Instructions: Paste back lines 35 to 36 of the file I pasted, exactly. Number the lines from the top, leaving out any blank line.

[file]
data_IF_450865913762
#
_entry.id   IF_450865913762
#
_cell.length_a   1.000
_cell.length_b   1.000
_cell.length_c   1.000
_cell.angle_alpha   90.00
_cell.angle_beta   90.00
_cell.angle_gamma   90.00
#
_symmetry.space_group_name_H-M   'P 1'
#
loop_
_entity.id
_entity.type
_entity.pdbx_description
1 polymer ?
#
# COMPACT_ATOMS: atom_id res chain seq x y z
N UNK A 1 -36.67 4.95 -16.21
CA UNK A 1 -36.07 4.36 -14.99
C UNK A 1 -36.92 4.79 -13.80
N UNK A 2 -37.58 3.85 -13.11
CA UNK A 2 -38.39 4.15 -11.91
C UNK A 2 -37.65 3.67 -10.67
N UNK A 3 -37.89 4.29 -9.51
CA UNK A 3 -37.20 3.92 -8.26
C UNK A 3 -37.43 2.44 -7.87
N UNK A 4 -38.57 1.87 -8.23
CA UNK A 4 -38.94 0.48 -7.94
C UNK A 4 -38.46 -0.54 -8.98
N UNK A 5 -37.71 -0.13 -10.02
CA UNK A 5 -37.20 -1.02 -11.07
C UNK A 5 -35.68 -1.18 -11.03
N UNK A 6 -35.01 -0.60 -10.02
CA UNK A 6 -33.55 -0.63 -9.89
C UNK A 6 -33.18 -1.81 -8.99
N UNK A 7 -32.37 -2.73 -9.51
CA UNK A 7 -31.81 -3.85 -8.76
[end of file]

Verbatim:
C UNK A 5 -35.68 -1.18 -11.03
N UNK A 6 -35.01 -0.60 -10.02